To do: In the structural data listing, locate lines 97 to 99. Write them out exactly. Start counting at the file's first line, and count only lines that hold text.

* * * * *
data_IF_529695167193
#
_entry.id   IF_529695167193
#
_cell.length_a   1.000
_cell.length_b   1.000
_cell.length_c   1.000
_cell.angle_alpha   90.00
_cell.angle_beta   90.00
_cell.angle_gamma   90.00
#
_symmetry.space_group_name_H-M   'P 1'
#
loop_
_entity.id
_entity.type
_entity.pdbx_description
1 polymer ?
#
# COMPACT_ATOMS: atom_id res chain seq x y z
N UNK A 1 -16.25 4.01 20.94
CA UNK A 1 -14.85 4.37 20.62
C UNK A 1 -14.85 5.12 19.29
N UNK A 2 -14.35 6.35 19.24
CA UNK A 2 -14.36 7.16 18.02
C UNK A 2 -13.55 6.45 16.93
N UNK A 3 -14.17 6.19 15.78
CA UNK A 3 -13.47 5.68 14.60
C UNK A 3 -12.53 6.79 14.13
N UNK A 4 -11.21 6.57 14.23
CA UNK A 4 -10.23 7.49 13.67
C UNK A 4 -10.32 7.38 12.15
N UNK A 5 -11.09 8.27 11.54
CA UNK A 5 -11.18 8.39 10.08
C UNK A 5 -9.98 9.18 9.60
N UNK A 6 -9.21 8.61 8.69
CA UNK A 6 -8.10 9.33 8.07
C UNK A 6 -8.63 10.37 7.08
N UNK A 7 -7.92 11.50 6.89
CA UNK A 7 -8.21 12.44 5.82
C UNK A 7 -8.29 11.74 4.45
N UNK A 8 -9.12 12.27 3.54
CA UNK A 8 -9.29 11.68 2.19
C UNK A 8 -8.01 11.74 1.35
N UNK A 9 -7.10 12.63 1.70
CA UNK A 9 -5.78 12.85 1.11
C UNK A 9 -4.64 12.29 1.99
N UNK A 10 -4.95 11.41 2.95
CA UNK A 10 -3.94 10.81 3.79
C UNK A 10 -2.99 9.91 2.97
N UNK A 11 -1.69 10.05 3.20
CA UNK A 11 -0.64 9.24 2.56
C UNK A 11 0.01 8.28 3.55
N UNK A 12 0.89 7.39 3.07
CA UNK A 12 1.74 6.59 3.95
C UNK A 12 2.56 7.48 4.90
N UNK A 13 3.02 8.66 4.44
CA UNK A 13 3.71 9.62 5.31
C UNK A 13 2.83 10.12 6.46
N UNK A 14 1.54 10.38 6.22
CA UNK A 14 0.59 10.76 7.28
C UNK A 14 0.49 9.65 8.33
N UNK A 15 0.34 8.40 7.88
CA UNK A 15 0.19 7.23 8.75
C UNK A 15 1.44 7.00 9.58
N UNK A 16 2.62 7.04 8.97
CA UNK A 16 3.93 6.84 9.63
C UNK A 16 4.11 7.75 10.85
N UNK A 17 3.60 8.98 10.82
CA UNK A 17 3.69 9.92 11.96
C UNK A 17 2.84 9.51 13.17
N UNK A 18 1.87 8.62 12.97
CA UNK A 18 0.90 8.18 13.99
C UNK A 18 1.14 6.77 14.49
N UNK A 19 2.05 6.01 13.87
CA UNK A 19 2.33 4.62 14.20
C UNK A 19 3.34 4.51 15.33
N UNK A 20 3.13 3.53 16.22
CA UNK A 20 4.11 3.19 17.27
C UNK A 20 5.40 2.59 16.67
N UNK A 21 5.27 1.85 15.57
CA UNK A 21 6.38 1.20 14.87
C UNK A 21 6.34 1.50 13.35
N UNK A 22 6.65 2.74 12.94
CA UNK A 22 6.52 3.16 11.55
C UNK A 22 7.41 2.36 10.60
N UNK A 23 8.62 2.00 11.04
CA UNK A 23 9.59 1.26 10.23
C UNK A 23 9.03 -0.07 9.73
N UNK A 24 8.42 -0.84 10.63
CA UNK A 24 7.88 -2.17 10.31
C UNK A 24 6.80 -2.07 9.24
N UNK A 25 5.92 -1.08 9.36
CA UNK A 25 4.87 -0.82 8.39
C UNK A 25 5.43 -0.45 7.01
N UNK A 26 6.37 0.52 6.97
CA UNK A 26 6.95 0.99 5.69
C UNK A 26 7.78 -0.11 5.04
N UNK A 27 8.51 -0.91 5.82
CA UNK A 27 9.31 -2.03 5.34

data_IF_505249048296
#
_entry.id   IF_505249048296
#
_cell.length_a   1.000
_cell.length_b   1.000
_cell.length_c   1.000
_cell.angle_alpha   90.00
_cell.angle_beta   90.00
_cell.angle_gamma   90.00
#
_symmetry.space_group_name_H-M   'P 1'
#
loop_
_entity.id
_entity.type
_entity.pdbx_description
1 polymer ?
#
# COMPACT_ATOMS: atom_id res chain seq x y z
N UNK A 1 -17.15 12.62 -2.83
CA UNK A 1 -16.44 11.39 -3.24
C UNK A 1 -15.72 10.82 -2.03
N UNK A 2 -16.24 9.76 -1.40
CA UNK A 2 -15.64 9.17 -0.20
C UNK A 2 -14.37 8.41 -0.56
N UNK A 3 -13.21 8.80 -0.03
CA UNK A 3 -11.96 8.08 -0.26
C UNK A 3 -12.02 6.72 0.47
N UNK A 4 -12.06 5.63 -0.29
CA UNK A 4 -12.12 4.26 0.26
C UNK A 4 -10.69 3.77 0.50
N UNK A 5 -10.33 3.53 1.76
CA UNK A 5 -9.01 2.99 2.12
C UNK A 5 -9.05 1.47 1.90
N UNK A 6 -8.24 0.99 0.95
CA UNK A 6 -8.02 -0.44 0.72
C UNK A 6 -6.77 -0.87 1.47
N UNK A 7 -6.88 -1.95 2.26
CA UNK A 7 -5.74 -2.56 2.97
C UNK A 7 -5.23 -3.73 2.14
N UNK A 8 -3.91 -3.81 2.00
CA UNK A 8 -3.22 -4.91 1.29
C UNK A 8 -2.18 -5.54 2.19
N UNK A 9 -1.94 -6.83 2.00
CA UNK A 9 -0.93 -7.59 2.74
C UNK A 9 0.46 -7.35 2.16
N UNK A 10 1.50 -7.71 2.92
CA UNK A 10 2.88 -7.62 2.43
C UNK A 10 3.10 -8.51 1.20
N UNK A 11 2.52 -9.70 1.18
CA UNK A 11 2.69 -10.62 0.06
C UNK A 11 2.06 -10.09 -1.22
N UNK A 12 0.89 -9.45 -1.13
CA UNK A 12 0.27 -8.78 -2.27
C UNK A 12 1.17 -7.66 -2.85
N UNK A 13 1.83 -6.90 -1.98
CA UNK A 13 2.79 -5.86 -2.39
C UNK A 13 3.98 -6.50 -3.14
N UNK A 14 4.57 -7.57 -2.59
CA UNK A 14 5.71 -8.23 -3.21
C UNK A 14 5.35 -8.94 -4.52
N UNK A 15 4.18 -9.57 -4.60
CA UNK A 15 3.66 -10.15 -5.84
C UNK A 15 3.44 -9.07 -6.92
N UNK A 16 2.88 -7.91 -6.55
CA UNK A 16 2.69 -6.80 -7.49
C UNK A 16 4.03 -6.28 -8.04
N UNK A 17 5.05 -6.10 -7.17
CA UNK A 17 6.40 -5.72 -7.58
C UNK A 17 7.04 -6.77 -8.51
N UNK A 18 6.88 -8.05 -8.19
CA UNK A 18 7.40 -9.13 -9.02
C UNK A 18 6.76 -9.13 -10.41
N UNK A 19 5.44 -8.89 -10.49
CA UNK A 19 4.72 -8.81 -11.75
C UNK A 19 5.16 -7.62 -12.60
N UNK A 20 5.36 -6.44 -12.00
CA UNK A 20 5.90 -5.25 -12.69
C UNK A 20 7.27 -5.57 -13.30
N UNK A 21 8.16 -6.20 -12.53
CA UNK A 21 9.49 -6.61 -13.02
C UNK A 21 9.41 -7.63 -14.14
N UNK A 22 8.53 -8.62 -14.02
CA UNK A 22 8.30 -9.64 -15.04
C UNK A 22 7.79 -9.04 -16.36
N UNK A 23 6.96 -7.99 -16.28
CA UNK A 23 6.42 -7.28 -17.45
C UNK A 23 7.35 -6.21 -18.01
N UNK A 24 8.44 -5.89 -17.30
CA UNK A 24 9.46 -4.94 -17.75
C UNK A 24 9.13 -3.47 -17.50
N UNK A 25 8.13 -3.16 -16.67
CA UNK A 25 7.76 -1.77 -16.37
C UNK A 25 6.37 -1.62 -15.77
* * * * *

CA UNK A 26 6.95 0.99 5.69
C UNK A 26 7.78 -0.11 5.04
N UNK A 27 8.51 -0.91 5.82